A Message from the Women Education Leaders of Virginia (WELV) Board of Directors to First Year Teachers in 2020-2021
Teaching is a job like no other. As those of us who have done it know, educating students is only part of the job. You, First Year Teacher, have found that you are also a caretaker, a nurse, a social worker, a circus performer, a data analyst, and a set designer, among other things. The tasks set before you are seemingly endless. And while the first year of being thrust into what feels like a never-ending roller coaster ride is exhilarating, it is also so very hard.
Most members of the WELV Board vividly remember the first time we ran our own classrooms and the many tears that we shed during that first year. We remember asking ourselves every day, “How do I do this? How do I ensure that these students learn? What if I’m not effective? Why won’t these children listen to me? Am I cut out for this? What am I even doing here?” Please know this—all of these feelings are normal for any first year teacher. We have all been there.
Do you know where we haven’t been, though? We haven’t landed in our new roles as first year teachers during a global pandemic.
What you have had to do this year is beyond the scope of what you (or any of us) have ever imagined. In addition to the normal first-year anxieties and fears, you have also had to do more with less. You have had less instructional time with your students. Many of you have had to learn to teach over web applications. Many of you have had to teach small children how to stay away from you and one another, when their very natures demand that they get as close to their teachers and their friends as they can! You have had to teach proper mask-wearing and hand-washing. You have had to deal with your own fears and losses and traumas, while also helping your students to deal with theirs. And you’ve had to do all of this largely in a vacuum, since you have had to isolate from many of your own friends and extended families due to lockdowns and social distancing requirements.
And you—you brave, strong, smart soul—you have persevered. You are probably feeling a little battered and quite exhausted, but you have almost made it! You are on the cusp of having survived the granddaddy of all first years. You have probably experienced some successes and some failures this year, but that is absolutely to be expected under these circumstances. The most important thing is that you did it! You should be so proud of yourself. We, the Board of Directors of WELV are so very, very proud of you. You have stood firm and resolute. You have wiped your tears away a hundred times and you have gone back to work each day to do the best that you could do during a global crisis. Amazing. You are amazing.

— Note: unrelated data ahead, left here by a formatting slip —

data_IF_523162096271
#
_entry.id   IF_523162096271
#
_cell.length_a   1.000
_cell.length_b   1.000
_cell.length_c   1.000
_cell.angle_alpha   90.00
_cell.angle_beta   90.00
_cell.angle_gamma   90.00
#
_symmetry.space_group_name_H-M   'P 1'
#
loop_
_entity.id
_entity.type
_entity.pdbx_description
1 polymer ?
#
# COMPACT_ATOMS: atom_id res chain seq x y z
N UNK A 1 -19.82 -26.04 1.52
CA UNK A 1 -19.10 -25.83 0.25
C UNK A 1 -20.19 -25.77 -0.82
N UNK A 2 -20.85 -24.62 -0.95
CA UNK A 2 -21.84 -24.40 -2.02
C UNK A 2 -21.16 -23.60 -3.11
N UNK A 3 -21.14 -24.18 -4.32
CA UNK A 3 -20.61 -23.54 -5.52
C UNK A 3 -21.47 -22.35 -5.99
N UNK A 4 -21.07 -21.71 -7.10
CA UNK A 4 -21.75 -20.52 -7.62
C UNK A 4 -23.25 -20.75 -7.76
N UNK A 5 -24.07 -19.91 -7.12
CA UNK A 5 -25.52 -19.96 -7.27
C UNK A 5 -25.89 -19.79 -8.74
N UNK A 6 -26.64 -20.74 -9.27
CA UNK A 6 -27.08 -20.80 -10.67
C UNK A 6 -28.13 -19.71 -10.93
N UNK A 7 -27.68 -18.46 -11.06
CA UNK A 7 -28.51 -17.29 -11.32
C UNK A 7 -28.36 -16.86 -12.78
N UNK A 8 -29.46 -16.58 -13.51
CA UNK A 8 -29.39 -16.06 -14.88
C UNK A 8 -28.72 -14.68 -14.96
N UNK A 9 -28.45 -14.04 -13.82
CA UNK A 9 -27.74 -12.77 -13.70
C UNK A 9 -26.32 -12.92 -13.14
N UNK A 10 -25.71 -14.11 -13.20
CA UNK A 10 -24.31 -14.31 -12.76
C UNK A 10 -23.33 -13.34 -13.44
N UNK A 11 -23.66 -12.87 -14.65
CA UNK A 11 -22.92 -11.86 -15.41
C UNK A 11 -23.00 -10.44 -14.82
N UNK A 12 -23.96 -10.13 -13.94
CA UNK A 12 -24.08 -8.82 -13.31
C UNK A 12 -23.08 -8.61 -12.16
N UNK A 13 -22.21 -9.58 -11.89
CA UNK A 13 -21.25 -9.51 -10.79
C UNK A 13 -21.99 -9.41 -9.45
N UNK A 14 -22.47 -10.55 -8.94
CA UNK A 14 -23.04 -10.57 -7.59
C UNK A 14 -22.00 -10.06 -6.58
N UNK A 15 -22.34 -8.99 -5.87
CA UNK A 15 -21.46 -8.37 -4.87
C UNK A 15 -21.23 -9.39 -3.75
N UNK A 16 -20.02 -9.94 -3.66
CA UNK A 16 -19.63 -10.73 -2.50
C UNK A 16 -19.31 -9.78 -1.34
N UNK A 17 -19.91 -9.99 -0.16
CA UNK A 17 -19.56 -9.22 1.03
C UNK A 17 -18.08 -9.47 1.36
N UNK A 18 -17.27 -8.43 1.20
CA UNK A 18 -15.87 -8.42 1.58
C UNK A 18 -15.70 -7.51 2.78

If you are reading this as someone who either supervises or loves first year teachers, go find those wonderfully strong people and let them know that you acknowledge that the unique difficulties they have faced this year are unprecedented. Buy them candy bars or flowers or just give them sincere “thank yous”. Let them know that despite whatever failures they may have experienced this year, their greatest success is simply not having quit. Let them know that you recognize that what’s been required of them this year has been nearly impossible for any teacher, but most especially for first year teachers. Let them know that having lived this experience, while having been extraordinarily difficult, will certainly make them better teachers—and better leaders—moving forward.
We, the Board of Directors of WELV, are in awe of you. And we are so excited to see what this cohort of first year teachers will do in the years to come. Thank you most sincerely for not giving up. We know you are going to do great things.